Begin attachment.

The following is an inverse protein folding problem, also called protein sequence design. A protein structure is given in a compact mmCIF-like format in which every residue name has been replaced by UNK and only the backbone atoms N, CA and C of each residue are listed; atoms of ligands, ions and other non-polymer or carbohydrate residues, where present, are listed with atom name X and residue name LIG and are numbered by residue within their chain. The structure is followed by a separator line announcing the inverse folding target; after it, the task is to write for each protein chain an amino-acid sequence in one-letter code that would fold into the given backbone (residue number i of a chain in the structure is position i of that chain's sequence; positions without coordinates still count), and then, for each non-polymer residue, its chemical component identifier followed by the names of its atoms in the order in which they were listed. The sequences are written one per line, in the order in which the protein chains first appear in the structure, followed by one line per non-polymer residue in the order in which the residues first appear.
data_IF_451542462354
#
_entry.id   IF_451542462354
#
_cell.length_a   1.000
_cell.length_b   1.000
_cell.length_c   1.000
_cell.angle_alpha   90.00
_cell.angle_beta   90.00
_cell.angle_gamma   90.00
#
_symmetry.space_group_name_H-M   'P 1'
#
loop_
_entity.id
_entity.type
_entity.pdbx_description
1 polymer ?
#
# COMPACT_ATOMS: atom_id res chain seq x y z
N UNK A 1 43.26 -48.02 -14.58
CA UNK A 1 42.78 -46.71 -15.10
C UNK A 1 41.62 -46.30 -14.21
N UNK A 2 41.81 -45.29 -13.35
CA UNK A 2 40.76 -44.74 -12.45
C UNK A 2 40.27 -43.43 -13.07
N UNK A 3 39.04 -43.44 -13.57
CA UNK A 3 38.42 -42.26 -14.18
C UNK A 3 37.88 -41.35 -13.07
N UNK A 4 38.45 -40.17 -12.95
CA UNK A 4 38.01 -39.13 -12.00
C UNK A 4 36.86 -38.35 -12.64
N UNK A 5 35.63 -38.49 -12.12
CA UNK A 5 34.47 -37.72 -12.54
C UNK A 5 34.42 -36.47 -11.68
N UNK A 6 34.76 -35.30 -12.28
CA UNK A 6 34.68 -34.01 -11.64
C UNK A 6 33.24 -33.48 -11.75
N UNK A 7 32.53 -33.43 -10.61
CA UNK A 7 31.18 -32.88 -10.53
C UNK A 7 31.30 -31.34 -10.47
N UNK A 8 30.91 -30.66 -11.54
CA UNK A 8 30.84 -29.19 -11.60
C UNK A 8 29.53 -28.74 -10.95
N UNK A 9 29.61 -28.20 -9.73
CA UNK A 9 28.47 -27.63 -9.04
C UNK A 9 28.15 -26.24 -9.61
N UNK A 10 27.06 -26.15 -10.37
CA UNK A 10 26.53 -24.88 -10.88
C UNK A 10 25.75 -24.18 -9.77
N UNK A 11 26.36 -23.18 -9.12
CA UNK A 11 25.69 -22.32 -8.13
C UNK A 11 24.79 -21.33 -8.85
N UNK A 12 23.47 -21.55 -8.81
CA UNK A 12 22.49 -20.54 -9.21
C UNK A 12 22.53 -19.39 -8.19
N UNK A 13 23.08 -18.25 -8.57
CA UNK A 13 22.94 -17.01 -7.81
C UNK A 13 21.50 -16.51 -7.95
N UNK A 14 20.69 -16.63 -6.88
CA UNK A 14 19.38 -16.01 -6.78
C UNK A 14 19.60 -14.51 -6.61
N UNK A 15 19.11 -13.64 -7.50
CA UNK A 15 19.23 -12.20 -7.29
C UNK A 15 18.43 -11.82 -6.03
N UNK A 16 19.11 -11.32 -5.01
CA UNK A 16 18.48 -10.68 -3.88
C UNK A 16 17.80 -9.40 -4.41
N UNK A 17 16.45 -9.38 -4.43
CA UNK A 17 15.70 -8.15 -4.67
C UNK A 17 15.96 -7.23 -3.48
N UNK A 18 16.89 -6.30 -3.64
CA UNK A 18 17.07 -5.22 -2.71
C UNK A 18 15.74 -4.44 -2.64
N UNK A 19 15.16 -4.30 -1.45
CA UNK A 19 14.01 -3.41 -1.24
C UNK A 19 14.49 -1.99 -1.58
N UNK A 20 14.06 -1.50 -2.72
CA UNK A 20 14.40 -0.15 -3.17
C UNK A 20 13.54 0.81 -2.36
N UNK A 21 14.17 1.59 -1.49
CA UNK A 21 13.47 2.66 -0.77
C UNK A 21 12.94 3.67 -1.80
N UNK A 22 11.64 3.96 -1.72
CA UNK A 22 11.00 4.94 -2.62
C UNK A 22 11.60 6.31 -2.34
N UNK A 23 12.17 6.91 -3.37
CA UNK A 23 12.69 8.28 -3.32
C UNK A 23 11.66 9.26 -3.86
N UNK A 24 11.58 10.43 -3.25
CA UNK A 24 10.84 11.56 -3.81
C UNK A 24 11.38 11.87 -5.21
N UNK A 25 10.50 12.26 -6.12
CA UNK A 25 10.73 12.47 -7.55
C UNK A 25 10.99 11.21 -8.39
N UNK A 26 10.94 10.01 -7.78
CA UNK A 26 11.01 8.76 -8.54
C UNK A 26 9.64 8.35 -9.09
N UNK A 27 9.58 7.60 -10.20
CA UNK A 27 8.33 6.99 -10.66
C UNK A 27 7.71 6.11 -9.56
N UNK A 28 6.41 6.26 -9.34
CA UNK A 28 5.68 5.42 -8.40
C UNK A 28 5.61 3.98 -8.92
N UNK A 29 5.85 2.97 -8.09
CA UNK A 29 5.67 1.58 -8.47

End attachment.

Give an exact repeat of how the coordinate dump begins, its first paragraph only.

The following is an inverse protein folding problem, also called protein sequence design. A protein structure is given in a compact mmCIF-like format in which every residue name has been replaced by UNK and only the backbone atoms N, CA and C of each residue are listed; atoms of ligands, ions and other non-polymer or carbohydrate residues, where present, are listed with atom name X and residue name LIG and are numbered by residue within their chain. The structure is followed by a separator line announcing the inverse folding target; after it, the task is to write for each protein chain an amino-acid sequence in one-letter code that would fold into the given backbone (residue number i of a chain in the structure is position i of that chain's sequence; positions without coordinates still count), and then, for each non-polymer residue, its chemical component identifier followed by the names of its atoms in the order in which they were listed. The sequences are written one per line, in the order in which the protein chains first appear in the structure, followed by one line per non-polymer residue in the order in which the residues first appear.